The patients were evaluated within the first 72h after stroke and were re-examined on the day of discharge.

The study was conducted in accordance with the guidelines of the Declaration of Helsinki, and all procedures performed in human subjects were approved by the local Clinical Research Ethics Committee. We analyzed the data corresponding to 48 patients admitted to the Stroke Unit of the CAULE in the months of March and April 2016. Two patients that died in the first 24h after stroke were excluded. A little over one-third of the patients (37.5%) presented high nutritional risk upon admission (MUST score2). These were the patients with the most severe stroke according to the NIHSS at the time of hospital admission (MUST score2: 14 NIHSS score versus MUST score<2 NIHSS score 2.34; p<0.005). The patients with high malnutrition risk also showed longer hospital stay: 12.33 days versus 8.59 days (p=0.047). It is also significant that the patients with high nutritional risk according to the MUST upon admission suffered greater physical disability according to the Rankin scale at discharge (p<0.001) (Table 1). There were no differences in clinical outcomes (MUST and EAT-10 risk scores) according to patient age at the time of admission to the Stroke Unit.

Table 1.

Relationship between the Rankin score and nutritional risk according to the MUST scale.

  Low risk MUST (<2)  High risk MUST (≥2)  Total 
Rankin 0–2 (no disability-mild disability)  30 (100%)  10 (55.6%)  40 (83.3%) 
Rankin 3–6 (moderate disability-death)  0 (0%)  8 (44.4%)  8 (16.7%) 
Total  30  18  48 

Mean percentage body weight loss after admission was 2.08% (standard deviation [SD]: 2.01). Just over one-half of the patients (51.1%) lost more than 2% of their weight in the first week – this being considered an important weight loss. Weight loss in excess of the median value of 2% was associated to longer hospital stay: 7.41 days (SD: 1.00) versus 12.63 days (SD: 1.54) (p=0.008).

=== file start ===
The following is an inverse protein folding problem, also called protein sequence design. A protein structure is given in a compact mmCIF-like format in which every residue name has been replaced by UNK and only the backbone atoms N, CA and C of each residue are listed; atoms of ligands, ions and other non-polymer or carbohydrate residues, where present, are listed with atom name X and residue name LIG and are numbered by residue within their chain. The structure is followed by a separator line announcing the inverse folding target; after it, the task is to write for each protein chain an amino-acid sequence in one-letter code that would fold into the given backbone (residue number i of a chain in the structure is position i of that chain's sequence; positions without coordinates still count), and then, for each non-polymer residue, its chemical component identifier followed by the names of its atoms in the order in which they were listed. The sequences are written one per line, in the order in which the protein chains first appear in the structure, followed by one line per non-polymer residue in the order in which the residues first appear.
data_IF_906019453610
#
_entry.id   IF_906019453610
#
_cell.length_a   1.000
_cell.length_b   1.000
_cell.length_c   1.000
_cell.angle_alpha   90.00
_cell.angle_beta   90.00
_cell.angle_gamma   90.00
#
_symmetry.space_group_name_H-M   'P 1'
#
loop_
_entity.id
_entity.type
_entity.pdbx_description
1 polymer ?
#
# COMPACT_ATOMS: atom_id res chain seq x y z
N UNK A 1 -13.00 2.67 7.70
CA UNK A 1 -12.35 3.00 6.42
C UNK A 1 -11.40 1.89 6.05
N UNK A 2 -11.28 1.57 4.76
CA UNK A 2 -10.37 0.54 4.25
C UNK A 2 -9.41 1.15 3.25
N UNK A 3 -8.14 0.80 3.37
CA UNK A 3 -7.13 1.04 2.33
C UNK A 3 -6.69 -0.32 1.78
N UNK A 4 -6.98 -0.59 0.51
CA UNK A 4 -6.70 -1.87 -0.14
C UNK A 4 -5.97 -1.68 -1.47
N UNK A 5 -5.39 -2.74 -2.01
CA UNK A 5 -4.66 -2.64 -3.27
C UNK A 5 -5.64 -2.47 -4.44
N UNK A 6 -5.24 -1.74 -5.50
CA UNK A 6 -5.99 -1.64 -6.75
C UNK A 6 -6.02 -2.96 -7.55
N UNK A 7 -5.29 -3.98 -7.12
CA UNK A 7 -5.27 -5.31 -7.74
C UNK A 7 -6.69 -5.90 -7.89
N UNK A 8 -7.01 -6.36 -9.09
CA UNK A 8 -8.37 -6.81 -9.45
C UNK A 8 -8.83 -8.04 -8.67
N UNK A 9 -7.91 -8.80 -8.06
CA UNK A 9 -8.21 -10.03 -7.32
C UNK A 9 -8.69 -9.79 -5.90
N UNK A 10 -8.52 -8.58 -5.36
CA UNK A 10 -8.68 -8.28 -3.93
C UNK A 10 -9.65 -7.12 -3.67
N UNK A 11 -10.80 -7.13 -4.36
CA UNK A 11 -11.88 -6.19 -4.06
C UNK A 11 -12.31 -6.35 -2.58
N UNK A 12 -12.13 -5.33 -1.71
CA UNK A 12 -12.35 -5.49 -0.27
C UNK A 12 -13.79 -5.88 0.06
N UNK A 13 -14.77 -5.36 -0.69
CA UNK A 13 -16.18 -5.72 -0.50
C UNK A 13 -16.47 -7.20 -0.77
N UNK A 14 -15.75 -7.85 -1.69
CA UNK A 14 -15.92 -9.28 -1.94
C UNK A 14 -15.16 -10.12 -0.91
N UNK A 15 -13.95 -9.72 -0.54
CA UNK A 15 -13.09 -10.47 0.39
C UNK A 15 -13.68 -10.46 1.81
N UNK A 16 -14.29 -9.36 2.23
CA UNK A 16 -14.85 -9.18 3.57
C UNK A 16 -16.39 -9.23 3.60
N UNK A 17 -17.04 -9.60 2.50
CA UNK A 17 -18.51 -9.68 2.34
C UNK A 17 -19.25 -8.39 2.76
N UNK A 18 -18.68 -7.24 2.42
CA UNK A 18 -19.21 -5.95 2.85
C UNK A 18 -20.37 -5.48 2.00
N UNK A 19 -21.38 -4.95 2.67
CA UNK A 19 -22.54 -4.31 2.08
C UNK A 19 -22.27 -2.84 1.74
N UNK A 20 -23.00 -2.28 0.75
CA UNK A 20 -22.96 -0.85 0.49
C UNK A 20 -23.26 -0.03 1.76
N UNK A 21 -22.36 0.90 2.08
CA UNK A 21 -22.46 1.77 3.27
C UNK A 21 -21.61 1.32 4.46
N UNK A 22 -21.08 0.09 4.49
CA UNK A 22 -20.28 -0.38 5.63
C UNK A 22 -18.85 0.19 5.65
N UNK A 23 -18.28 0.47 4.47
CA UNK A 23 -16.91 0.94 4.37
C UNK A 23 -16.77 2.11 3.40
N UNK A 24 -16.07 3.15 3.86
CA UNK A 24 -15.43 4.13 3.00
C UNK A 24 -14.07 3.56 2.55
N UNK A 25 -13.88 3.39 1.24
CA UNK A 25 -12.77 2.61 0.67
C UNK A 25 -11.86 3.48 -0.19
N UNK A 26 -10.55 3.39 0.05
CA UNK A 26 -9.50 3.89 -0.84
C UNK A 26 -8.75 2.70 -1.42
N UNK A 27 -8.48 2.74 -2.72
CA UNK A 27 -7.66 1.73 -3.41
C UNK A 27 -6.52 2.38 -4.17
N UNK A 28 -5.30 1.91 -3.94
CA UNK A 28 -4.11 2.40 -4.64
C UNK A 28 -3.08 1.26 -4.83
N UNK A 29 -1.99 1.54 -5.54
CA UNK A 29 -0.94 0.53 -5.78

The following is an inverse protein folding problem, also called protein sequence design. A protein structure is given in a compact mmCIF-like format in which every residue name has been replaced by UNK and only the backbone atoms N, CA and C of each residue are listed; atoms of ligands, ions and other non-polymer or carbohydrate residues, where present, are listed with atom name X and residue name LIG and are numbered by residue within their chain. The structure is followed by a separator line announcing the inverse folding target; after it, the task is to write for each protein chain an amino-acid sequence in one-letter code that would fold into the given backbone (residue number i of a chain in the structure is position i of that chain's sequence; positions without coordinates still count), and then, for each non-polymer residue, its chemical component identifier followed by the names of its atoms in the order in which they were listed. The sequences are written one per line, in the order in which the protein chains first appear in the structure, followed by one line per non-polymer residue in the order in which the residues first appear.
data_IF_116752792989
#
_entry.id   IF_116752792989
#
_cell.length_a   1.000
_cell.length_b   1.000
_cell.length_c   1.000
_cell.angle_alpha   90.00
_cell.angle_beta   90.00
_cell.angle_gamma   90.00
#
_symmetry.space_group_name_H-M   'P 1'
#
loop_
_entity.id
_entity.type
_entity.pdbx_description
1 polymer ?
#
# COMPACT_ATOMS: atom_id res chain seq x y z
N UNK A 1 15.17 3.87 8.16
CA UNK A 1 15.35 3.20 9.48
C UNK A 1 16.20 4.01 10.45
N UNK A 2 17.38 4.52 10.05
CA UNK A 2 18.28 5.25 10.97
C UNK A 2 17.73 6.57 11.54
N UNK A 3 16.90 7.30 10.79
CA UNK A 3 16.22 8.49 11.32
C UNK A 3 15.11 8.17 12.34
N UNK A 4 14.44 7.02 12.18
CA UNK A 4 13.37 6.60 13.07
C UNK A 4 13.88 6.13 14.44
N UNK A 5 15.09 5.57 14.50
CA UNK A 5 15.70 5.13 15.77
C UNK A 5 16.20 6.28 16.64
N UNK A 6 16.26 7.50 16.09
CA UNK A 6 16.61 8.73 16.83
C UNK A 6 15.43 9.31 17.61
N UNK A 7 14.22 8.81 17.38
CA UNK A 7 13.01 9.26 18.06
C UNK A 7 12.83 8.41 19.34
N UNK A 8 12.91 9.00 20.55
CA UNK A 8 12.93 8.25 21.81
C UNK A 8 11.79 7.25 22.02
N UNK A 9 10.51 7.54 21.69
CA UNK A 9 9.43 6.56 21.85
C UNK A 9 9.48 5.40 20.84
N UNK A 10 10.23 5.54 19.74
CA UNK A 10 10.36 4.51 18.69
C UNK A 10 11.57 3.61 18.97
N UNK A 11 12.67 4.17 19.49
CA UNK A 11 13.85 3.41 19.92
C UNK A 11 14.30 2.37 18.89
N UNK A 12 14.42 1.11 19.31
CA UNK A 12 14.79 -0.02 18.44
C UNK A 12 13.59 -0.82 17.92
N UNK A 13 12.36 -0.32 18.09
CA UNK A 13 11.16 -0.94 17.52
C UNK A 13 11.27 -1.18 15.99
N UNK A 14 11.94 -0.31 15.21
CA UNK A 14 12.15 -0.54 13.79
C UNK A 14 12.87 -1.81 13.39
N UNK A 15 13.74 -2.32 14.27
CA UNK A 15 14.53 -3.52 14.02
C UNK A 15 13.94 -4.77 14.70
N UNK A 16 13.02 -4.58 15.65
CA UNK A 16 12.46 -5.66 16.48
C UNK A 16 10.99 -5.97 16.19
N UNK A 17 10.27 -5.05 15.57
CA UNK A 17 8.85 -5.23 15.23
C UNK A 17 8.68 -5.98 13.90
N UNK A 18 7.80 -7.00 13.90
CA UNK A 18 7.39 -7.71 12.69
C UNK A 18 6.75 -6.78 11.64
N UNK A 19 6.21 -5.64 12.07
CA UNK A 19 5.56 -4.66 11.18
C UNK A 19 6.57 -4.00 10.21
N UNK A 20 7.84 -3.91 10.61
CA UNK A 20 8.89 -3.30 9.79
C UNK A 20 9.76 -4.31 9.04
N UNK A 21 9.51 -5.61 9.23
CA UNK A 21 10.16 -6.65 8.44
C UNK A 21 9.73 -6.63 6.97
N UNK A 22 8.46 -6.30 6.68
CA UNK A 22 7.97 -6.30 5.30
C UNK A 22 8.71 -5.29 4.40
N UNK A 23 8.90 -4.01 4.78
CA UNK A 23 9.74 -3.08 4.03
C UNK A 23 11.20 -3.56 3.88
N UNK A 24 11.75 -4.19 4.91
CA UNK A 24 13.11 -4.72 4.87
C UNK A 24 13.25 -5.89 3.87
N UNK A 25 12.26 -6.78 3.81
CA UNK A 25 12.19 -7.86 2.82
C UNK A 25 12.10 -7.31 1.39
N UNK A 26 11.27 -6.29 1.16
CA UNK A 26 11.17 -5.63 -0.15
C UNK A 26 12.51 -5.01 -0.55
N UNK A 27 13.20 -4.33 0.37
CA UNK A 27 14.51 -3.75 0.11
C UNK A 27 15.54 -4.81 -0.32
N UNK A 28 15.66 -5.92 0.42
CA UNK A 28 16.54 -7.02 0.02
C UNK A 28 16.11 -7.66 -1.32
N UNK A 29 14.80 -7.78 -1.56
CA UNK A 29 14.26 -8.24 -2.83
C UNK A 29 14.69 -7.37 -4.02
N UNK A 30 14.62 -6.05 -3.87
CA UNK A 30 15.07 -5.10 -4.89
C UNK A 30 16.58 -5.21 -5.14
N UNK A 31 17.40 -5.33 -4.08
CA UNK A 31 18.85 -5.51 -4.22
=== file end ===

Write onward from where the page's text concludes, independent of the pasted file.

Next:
As regards dysphagia, 14.6% of our patients presented an EAT-10 score3. Patients with EAT-10 scores positive for dysphagia had longer hospital stays: 12 versus 9.77 days. It is also significant that patients with dysphagia suffered comparatively more physical disability at discharge (28.57% of those at risk of dysphagia presented at least moderate disability at discharge versus 2.78% of those screening negative for dysphagia; p=0.01). Dysphagia at discharge was also associated to weight loss in excess of 2%.

In conclusion, our data confirm that a large percentage of stroke patients are at high risk of malnutrition, and that this in turn is associated with more severe stroke. Both malnutrition and dysphagia are correlated to longer hospital stay and a poorer functional prognosis at patient discharge. Therefore, and as recommended by the latest international guidelines, we consider that screening for both malnutrition and dysphagia should not be overlooked.8,9

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Please cite this article as: Fernández Martínez P, Barajas Galindo DE, Arés Luque A, Rodríguez Sánchez E, Ballesteros-Pomar MD. Repercusiones clínicas de la disfagia y la desnutrición en el paciente con ictus. Endocrinol Diabetes Nutr. 2018;65:625–626.

Copyright © 2018. SEEN and SED